But I think it's important for us to realize, domestically, what threats we face. So that's what this is about, it's about what threats the homeland faces as a result of bin Laden's death.

To me, that's an obligation that I have, as chairman of the Homeland Security Committee. I think too many people believe, among the general public, that with bin Laden dead, somehow, you know, the threat has now been diminished. And it hasn't.

BLITZER: Do you believe that national security has been compromised by all the discussion, all the talk, all the details that have been released over the past couple of weeks?

KING: Wolf, I believe it's been compromised as far as talking about the actual operation itself. Like, for instance, I don't even know why we disclosed that it was Navy SEALs that were involved. I don't know why we gave any of the details as to how the helicopters landed, how they got out, you know what -- what the details were, how we got information on bin Laden to begin with.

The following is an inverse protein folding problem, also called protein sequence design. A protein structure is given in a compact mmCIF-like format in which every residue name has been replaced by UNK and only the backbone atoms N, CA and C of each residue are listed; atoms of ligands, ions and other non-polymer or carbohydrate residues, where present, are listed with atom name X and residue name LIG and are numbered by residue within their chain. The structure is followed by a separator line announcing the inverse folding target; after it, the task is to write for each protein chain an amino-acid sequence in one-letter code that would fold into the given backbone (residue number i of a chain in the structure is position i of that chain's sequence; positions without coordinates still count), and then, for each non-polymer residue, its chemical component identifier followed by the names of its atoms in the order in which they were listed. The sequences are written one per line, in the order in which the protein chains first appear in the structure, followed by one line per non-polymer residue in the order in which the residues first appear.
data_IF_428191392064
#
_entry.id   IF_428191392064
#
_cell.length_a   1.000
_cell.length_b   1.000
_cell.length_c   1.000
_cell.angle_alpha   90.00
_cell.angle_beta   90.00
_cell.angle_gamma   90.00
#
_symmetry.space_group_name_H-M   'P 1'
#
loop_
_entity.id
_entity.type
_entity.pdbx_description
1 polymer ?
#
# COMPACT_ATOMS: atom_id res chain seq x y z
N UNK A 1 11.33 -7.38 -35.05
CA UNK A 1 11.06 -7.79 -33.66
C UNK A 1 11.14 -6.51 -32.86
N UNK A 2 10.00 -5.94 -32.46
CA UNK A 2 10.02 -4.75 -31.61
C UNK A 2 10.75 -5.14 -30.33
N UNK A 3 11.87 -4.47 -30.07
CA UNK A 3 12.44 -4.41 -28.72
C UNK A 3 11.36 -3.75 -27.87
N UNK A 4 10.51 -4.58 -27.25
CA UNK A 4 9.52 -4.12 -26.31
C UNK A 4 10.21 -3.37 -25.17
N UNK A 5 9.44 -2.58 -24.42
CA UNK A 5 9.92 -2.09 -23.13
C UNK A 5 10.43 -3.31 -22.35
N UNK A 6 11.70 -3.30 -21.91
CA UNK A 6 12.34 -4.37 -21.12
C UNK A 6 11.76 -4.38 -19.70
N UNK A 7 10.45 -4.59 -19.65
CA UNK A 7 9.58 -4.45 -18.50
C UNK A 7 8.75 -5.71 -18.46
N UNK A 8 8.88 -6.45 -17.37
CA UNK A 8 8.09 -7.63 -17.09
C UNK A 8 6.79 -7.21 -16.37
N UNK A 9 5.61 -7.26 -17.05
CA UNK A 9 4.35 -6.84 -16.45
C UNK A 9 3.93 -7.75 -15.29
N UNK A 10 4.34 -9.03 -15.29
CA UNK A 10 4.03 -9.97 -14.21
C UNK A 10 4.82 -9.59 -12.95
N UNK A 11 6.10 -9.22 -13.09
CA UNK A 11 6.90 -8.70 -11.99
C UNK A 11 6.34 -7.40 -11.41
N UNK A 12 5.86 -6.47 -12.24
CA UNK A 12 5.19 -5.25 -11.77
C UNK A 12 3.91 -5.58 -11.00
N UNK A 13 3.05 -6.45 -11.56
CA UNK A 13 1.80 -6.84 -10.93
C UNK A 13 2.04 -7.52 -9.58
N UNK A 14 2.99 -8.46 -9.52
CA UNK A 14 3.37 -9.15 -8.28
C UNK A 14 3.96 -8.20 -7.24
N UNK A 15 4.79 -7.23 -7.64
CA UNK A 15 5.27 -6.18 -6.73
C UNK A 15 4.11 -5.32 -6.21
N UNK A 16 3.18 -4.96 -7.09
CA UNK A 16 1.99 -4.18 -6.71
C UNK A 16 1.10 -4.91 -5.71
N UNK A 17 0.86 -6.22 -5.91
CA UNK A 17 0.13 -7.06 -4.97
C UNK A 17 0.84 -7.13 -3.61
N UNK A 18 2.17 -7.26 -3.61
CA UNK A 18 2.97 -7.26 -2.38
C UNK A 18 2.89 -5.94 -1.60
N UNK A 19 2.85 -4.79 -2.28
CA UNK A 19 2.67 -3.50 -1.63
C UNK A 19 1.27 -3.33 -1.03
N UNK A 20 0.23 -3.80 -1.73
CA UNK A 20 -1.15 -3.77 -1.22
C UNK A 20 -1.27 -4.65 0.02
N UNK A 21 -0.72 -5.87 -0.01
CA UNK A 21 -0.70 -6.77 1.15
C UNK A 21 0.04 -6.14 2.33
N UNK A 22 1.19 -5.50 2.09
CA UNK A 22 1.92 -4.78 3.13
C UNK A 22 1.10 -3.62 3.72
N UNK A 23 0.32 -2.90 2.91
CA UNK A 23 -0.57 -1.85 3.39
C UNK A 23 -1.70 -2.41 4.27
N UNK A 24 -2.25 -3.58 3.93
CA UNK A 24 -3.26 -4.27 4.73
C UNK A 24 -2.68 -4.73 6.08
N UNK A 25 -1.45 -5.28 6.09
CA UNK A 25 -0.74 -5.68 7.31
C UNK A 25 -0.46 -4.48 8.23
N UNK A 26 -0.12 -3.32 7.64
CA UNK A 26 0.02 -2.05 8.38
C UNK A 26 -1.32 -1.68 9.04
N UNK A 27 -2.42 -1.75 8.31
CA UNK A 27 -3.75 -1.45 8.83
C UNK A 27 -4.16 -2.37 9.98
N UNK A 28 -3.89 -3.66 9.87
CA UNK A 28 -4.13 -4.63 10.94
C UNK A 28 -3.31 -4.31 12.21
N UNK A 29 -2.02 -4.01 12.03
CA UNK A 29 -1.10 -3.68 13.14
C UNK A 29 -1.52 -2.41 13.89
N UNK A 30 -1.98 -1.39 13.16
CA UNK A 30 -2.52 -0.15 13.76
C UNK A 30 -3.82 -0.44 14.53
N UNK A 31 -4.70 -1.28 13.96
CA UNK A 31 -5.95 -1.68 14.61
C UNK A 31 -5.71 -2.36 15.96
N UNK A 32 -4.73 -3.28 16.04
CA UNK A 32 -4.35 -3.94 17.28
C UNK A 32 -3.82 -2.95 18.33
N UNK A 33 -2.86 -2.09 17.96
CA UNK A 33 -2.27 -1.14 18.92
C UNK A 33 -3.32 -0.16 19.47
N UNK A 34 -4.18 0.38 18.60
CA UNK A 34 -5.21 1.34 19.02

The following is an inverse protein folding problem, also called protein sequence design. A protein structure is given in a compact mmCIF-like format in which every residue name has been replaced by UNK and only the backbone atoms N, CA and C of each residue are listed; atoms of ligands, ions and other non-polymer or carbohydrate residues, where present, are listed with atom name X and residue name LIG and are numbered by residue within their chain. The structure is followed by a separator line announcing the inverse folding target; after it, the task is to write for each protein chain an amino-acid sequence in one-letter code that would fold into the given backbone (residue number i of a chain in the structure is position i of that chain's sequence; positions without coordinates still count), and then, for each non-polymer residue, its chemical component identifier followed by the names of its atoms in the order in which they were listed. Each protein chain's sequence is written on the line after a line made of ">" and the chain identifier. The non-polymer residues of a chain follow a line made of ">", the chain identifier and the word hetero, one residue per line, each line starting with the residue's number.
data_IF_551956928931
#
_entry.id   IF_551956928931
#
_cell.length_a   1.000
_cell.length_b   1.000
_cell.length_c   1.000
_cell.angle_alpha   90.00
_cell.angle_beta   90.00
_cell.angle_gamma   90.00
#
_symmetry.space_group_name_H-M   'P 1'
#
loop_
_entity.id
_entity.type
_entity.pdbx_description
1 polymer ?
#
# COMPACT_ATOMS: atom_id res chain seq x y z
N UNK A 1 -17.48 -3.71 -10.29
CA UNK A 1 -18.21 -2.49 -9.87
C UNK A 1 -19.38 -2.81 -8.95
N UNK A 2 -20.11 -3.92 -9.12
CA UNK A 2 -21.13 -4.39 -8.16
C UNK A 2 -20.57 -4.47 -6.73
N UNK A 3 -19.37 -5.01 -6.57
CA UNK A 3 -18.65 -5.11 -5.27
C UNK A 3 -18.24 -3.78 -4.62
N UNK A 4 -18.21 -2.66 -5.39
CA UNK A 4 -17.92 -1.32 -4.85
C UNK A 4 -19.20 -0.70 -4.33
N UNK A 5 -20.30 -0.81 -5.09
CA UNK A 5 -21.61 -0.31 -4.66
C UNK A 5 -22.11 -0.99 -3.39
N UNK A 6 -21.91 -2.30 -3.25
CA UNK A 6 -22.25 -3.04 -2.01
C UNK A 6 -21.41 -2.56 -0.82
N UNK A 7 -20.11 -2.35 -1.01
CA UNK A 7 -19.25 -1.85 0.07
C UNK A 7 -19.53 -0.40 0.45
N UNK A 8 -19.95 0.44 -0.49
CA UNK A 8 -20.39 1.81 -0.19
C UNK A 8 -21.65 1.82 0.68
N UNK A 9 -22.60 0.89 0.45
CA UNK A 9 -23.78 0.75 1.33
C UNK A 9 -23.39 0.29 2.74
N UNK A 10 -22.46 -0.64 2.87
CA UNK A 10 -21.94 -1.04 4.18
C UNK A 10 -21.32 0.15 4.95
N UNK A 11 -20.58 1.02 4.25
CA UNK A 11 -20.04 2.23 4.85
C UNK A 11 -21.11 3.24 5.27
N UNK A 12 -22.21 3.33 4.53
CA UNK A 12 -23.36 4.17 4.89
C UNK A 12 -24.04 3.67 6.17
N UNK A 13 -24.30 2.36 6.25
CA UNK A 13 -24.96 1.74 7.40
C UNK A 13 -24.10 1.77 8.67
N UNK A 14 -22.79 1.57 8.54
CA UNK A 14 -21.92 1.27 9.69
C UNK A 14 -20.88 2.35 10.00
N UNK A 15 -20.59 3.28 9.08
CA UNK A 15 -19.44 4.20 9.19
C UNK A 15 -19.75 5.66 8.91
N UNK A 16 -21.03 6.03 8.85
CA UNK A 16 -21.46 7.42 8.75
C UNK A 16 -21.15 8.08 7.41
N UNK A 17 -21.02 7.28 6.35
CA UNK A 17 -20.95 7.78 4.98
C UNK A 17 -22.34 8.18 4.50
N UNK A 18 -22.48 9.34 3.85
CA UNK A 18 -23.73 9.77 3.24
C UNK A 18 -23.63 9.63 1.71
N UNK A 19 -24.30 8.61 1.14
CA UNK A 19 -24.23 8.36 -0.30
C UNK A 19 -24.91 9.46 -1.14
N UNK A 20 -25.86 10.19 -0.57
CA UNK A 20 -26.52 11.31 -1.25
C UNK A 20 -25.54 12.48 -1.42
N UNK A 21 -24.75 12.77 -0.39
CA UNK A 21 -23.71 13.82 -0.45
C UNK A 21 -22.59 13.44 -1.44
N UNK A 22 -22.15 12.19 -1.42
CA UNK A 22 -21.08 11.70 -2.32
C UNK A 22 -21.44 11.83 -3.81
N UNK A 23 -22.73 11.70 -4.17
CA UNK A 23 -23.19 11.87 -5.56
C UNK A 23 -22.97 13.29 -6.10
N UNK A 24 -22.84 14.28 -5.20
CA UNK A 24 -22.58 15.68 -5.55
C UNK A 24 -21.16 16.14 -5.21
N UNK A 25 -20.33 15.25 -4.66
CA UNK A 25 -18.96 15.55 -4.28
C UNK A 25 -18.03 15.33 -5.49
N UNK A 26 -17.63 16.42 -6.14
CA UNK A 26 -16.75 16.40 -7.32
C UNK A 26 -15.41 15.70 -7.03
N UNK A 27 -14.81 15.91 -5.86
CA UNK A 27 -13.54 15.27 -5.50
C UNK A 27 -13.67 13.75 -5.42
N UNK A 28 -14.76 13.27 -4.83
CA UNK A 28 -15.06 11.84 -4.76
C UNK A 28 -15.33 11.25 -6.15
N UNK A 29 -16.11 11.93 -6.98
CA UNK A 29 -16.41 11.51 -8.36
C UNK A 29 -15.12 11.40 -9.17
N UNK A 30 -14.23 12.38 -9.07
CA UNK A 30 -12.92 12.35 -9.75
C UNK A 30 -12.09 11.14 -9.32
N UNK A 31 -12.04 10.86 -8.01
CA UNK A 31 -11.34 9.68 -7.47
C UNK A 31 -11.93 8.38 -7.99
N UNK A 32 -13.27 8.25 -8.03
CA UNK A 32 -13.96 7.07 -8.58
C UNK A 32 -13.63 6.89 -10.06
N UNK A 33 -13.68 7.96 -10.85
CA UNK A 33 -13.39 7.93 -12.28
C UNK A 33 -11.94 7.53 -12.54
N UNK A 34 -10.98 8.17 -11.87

I don't think we should have been giving any of those details out. It should have been described as a successful mission carried out by Special Operations forces. I wouldn't have gone into the disclosure of the intelligence we obtained unless, for some reason, the CIA wants to put out certain parts of was a precaution.

But to be going into all the detail we did, to me, it's -- it's wrong.

And I think the main problem is focusing so much on the SEALs and Delta team -- I mean SEALs Team Six. To me, none of this should have been made public.

BLITZER: What -- what do we know -- what do you know, I guess -- you're the chairman of the House Homeland Security Committee -- about this new interim leader of al Qaeda, Saif al-Adel, this guy who has apparently been named to take over for bin Laden? Is he a real problem?

KING: Well, we know he's been active for many years. He's an Egyptian. And I'm not certain he's going to be strongly in command. I think this was an attempt by the Egyptians to take control of al Qaeda.

But many of the elements within al Qaeda do not want Egyptians running it. They think it should be somebody who basically is from Saudi Arabia, more toward traditional Islam, what they see as traditional Islam.

So, Bin Laden, one unique ability he had, was all of the different factions together, the Saudis, the Egyptians, I don't know if Saif al-Adel is in a position to do that. So I think this is a bit of a power play by the Egyptians.